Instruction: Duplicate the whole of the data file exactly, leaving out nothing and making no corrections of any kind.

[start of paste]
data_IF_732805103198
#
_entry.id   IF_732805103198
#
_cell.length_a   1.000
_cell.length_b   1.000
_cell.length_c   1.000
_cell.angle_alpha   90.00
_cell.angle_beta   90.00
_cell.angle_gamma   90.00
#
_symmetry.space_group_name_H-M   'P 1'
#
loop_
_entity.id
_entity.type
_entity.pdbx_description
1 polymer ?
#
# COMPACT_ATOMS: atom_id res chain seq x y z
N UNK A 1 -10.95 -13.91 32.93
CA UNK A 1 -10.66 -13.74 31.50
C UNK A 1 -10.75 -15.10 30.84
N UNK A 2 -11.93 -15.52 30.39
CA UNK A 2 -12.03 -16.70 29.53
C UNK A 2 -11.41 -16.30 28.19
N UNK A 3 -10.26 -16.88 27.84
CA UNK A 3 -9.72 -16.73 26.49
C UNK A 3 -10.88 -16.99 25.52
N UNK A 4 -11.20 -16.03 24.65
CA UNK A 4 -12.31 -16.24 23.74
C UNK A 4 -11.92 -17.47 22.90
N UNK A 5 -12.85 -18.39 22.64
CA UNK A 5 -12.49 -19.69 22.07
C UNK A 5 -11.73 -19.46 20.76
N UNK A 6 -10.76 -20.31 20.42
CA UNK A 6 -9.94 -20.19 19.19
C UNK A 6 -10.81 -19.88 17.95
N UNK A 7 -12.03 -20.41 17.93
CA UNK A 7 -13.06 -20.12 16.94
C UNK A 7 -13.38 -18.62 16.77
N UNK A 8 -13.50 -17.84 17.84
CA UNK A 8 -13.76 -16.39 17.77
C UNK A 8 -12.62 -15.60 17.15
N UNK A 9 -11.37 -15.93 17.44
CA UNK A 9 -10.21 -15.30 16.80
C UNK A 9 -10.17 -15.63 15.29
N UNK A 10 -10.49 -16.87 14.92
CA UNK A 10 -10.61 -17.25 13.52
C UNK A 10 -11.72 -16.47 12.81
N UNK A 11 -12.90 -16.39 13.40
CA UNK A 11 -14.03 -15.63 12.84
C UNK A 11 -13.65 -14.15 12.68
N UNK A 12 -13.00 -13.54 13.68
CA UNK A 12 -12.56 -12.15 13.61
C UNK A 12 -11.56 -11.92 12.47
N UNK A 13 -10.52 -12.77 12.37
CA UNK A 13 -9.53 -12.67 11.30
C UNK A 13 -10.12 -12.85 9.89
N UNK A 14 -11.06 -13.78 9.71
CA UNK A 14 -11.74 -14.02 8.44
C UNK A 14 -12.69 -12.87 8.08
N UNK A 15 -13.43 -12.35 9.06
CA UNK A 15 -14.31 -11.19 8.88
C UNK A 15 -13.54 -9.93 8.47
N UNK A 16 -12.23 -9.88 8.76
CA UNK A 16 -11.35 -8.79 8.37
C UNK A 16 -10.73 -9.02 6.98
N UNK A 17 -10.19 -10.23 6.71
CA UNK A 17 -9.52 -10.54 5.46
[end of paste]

data_IF_732805103198
#
_entry.id   IF_732805103198
#
_cell.length_a   1.000
_cell.length_b   1.000
_cell.length_c   1.000
_cell.angle_alpha   90.00
_cell.angle_beta   90.00
_cell.angle_gamma   90.00
#
_symmetry.space_group_name_H-M   'P 1'
#
loop_
_entity.id
_entity.type
_entity.pdbx_description
1 polymer ?
#
# COMPACT_ATOMS: atom_id res chain seq x y z
N UNK A 1 -10.95 -13.91 32.93
CA UNK A 1 -10.66 -13.74 31.50
C UNK A 1 -10.75 -15.10 30.84
N UNK A 2 -11.93 -15.52 30.39
CA UNK A 2 -12.03 -16.70 29.53
C UNK A 2 -11.41 -16.30 28.19
N UNK A 3 -10.26 -16.88 27.84
CA UNK A 3 -9.72 -16.73 26.49
C UNK A 3 -10.88 -16.99 25.52
N UNK A 4 -11.20 -16.03 24.65
CA UNK A 4 -12.31 -16.24 23.74
C UNK A 4 -11.92 -17.47 22.90
N UNK A 5 -12.85 -18.39 22.64
CA UNK A 5 -12.49 -19.69 22.07
C UNK A 5 -11.73 -19.46 20.76
N UNK A 6 -10.76 -20.31 20.42
CA UNK A 6 -9.94 -20.19 19.19
C UNK A 6 -10.81 -19.88 17.95
N UNK A 7 -12.03 -20.41 17.93
CA UNK A 7 -13.06 -20.12 16.94
C UNK A 7 -13.38 -18.62 16.77
N UNK A 8 -13.50 -17.84 17.84
CA UNK A 8 -13.76 -16.39 17.77
C UNK A 8 -12.62 -15.60 17.15
N UNK A 9 -11.37 -15.93 17.44
CA UNK A 9 -10.21 -15.30 16.80
C UNK A 9 -10.17 -15.63 15.29
N UNK A 10 -10.49 -16.87 14.92
CA UNK A 10 -10.61 -17.25 13.52
C UNK A 10 -11.72 -16.47 12.81
N UNK A 11 -12.90 -16.39 13.40
CA UNK A 11 -14.03 -15.63 12.84
C UNK A 11 -13.65 -14.15 12.68
N UNK A 12 -13.00 -13.54 13.68
CA UNK A 12 -12.56 -12.15 13.61
C UNK A 12 -11.56 -11.92 12.47
N UNK A 13 -10.52 -12.77 12.37
CA UNK A 13 -9.53 -12.67 11.30
C UNK A 13 -10.12 -12.85 9.89
N UNK A 14 -11.06 -13.78 9.71
CA UNK A 14 -11.74 -14.02 8.44
C UNK A 14 -12.69 -12.87 8.08
N UNK A 15 -13.43 -12.35 9.06
CA UNK A 15 -14.31 -11.19 8.88
C UNK A 15 -13.54 -9.93 8.47
N UNK A 16 -12.23 -9.88 8.76
CA UNK A 16 -11.35 -8.79 8.37
C UNK A 16 -10.73 -9.02 6.98
N UNK A 17 -10.19 -10.23 6.71
CA UNK A 17 -9.52 -10.54 5.46